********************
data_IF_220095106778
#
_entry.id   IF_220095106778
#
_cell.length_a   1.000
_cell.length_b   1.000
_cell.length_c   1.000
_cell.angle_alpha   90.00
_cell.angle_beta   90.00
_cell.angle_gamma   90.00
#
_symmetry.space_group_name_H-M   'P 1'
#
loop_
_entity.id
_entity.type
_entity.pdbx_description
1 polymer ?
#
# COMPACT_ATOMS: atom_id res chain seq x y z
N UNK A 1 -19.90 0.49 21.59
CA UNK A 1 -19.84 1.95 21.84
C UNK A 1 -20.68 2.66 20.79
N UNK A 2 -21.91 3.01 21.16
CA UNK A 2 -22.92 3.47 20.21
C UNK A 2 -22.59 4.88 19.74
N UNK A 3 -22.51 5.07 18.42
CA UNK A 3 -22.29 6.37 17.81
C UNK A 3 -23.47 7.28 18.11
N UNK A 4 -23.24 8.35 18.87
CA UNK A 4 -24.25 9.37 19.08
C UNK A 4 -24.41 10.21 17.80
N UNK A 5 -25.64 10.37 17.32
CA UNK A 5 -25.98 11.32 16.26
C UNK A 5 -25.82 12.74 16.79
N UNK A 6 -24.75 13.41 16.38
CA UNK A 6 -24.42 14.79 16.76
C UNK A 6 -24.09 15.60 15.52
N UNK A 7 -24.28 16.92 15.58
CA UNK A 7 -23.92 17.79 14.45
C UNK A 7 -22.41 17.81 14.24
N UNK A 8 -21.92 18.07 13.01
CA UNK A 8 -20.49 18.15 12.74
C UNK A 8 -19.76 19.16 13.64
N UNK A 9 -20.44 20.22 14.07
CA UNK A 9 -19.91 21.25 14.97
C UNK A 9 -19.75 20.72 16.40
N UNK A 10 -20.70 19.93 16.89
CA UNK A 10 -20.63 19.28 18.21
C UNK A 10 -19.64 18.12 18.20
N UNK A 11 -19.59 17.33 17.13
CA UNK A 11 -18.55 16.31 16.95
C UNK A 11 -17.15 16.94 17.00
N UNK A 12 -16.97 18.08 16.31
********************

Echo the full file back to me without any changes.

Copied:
data_IF_220095106778
#
_entry.id   IF_220095106778
#
_cell.length_a   1.000
_cell.length_b   1.000
_cell.length_c   1.000
_cell.angle_alpha   90.00
_cell.angle_beta   90.00
_cell.angle_gamma   90.00
#
_symmetry.space_group_name_H-M   'P 1'
#
loop_
_entity.id
_entity.type
_entity.pdbx_description
1 polymer ?
#
# COMPACT_ATOMS: atom_id res chain seq x y z
N UNK A 1 -19.90 0.49 21.59
CA UNK A 1 -19.84 1.95 21.84
C UNK A 1 -20.68 2.66 20.79
N UNK A 2 -21.91 3.01 21.16
CA UNK A 2 -22.92 3.47 20.21
C UNK A 2 -22.59 4.88 19.74
N UNK A 3 -22.51 5.07 18.42
CA UNK A 3 -22.29 6.37 17.81
C UNK A 3 -23.47 7.28 18.11
N UNK A 4 -23.24 8.35 18.87
CA UNK A 4 -24.25 9.37 19.08
C UNK A 4 -24.41 10.21 17.80
N UNK A 5 -25.64 10.37 17.32
CA UNK A 5 -25.98 11.32 16.26
C UNK A 5 -25.82 12.74 16.79
N UNK A 6 -24.75 13.41 16.38
CA UNK A 6 -24.42 14.79 16.76
C UNK A 6 -24.09 15.60 15.52
N UNK A 7 -24.28 16.92 15.58
CA UNK A 7 -23.92 17.79 14.45
C UNK A 7 -22.41 17.81 14.24
N UNK A 8 -21.92 18.07 13.01
CA UNK A 8 -20.49 18.15 12.74
C UNK A 8 -19.76 19.16 13.64
N UNK A 9 -20.44 20.22 14.07
CA UNK A 9 -19.91 21.25 14.97
C UNK A 9 -19.75 20.72 16.40
N UNK A 10 -20.70 19.93 16.89
CA UNK A 10 -20.63 19.28 18.21
C UNK A 10 -19.64 18.12 18.20
N UNK A 11 -19.59 17.33 17.13
CA UNK A 11 -18.55 16.31 16.95
C UNK A 11 -17.15 16.94 17.00
N UNK A 12 -16.97 18.08 16.31